The curriculum is divided into three major sections with each component tackling a different aspect of the political condition of the Jewish people and the State of Israel.
Since the founding of the Zionist movement, Jews have debated what it means to build a Jewish state. Is Zionism a political movement? A cultural program? A religious awakening? Are the ideas of Herzl, Rav Kook, Jabotinsky, and Ahad Ha’am still relevant today, or must Zionism renew itself with a new approach in the twenty-first century? These questions continue to reverberate as Israel affirms itself as a Jewish and democratic nation-state in a world polarized by questions of ethnic and religious nationalism. We will explore what the persistent allure of the “Jewish state” tells us about the meaning and necessity of communal identity and patriotism. Leading activists will debate the wisdom of the “Jewish Nation-State Law” and the merits of Israel’s immigration policies while probing how varying ideological perspectives on nationalism impact the perspectives taken on Israel throughout the world.
Challenges and Opportunities in Modern Israeli Society
How do religious and democratic values coexist in Israel’s public sphere? Can the growing Haredi sector become integrated into broader Israeli society? What should be done to heal the relationship between Israel and American Jewry? Should halakha have in role shaping Israeli law relating to the military, citizenship, and family life? How should Shabbat be celebrated within the public sphere of a diverse country?
These are just a sample of the many dilemmas facing Israeli society as it builds a vibrant Jewish and democratic state within an explosive region and unstable world order. Leading Israeli activists, journalists, and thinkers will guide us in exploring these quandaries and offering their proposals to help move Israel forward. Students will have a unique and intimate opportunity to discuss and debate the divisive policy questions facing the Jewish people.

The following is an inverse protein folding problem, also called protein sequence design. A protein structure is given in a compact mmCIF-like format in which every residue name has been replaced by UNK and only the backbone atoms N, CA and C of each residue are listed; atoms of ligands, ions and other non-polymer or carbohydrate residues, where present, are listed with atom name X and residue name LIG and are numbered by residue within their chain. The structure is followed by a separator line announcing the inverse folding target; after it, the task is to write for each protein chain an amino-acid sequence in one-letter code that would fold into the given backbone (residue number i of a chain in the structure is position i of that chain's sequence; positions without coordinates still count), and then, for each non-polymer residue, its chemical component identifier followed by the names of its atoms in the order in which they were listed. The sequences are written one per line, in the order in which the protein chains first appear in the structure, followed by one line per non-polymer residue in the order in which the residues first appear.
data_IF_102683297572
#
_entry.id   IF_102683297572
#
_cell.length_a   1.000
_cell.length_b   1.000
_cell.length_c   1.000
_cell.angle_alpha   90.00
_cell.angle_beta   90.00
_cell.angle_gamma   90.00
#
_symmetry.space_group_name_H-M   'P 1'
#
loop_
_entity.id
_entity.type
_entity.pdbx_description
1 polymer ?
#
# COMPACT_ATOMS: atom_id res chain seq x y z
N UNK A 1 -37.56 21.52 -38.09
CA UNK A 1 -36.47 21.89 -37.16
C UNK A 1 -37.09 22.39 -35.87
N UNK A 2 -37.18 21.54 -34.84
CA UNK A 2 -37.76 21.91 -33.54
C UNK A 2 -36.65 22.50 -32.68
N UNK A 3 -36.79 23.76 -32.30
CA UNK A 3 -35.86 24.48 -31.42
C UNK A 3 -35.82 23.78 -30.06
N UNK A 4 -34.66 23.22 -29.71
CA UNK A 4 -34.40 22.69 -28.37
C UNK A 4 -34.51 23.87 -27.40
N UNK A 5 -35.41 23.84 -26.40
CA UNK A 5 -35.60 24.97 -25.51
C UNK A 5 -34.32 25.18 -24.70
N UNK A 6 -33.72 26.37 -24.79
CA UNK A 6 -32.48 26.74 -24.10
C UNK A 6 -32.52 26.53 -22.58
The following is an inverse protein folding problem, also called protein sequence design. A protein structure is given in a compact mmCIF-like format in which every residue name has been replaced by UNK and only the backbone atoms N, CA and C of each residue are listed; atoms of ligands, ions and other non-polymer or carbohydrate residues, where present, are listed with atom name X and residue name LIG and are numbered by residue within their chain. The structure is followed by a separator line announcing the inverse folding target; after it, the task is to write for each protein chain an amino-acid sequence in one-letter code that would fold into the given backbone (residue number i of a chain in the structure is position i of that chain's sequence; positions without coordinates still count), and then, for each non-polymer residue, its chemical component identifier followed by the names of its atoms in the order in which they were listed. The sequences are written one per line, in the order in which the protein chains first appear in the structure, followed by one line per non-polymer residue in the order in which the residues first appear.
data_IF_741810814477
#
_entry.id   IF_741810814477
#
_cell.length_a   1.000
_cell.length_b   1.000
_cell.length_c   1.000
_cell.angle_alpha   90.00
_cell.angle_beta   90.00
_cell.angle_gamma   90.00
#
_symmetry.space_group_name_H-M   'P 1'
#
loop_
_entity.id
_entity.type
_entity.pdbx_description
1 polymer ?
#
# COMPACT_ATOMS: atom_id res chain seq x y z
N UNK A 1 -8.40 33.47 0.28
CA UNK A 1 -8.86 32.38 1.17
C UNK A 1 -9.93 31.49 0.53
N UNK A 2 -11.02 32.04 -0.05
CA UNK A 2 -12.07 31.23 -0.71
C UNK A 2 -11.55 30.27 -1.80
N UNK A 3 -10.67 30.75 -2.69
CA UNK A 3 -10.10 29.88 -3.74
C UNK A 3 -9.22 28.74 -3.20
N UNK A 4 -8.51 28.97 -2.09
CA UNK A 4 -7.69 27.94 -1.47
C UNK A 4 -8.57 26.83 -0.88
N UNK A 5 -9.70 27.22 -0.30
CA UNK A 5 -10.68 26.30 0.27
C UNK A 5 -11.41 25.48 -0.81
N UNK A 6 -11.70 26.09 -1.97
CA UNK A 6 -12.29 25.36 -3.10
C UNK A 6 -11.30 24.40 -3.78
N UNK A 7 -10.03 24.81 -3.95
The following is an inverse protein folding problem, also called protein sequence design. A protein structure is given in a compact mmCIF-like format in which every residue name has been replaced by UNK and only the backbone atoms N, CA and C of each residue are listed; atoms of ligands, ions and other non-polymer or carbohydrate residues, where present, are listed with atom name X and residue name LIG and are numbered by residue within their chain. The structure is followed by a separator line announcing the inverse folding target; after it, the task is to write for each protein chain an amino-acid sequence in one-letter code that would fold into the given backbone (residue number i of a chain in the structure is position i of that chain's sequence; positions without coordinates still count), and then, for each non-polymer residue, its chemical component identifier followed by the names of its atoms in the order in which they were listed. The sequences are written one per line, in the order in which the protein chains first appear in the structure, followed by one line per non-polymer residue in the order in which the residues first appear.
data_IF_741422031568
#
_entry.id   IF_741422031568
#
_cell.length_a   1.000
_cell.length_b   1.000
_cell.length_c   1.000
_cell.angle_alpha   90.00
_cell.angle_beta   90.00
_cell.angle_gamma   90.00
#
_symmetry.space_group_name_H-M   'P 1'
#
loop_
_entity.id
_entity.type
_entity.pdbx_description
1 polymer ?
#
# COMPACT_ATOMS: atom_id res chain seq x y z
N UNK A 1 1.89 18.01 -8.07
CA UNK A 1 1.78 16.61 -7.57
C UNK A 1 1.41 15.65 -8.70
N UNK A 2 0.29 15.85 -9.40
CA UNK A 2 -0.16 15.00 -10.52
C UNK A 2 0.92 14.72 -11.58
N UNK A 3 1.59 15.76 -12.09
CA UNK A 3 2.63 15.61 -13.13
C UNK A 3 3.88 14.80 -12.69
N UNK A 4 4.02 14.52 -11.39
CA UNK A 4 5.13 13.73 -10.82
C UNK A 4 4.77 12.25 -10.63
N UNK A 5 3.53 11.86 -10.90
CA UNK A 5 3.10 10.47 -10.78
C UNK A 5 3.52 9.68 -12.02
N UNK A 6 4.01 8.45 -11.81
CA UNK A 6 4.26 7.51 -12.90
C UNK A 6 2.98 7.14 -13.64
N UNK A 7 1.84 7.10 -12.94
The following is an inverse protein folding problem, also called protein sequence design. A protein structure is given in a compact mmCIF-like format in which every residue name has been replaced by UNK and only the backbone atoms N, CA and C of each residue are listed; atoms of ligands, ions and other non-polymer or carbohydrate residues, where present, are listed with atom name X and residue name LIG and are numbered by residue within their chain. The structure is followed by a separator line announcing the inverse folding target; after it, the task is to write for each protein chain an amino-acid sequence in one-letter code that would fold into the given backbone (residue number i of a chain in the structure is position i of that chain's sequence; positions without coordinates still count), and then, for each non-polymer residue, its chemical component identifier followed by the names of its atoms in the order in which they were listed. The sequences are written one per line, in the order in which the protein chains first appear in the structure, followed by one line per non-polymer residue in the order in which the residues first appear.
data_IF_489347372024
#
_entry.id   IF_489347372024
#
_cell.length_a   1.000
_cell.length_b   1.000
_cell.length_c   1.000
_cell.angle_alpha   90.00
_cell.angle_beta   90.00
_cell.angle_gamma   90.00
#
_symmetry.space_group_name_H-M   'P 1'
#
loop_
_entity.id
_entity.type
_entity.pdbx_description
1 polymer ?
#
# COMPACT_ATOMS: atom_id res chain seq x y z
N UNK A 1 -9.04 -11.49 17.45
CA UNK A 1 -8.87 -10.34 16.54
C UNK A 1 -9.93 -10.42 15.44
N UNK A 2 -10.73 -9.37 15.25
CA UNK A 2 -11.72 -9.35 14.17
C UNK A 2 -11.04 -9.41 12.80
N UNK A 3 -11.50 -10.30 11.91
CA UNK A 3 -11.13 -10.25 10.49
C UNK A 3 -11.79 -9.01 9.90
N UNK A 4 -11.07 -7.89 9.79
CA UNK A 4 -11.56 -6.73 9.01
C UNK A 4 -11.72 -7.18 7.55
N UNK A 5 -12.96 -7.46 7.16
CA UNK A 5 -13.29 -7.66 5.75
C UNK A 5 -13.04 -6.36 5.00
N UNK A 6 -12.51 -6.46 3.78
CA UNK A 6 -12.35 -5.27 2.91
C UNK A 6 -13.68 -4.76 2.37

These final seminar sessions address pressing global issues that confront modern Jews engaged in the contemporary world, with an eye toward questions that are particularly contentious on college campuses. Western society today grapples with dilemmas posed by multiculturalism, post-modernism, and individualism, all of which deeply impact the Jewish political condition. Jewish citizens must undertake careful study of the political and social condition of the West and the role that Jewish men and women can and must play in their nation.
Many liberal democracies seek to preserve freedom of conscience by regulating the role of religion in the public square. Does such regulation infringe upon the religious liberty of its faithful citizens? Given the plurality of ethical positions today, some believe that we can no longer confidently make moral judgments. How can we preserve a meaningful liberal education and continue to assert ethical truths within this climate? Can societies committed to individual choice preserve central social structures like families and formative traditions? These questions will be explored with a particular eye for the implications on traditional Jewish values and whether Jews might create interfaith political alliances to address these challenges.
Regular sessions will begin on Friday, October 26th, 2018, and take place twelve times over the course of the year. Each session will meet in central Jerusalem on Friday mornings between 9:00 a.m.–1:15 p.m. When necessary, transportation for students is provided to the events. A delicious brunch will be served at each meeting.
Throughout the year, participants attend three additional shabbaton retreats at hotels around the county. These events facilitate deeper explorations of key topics with leading intellectuals while allowing for more extended informal conversations.
The format of the presentations will vary between debates, small reading seminars, and lectures followed by Q & A.
Before each session, participants will be expected to carefully prepare the assigned readings that are critical for each event. Students must commit to regular attendance and to actively engage in group discussion.
The program is fully sponsored by the Tikvah Fund and is free of charge.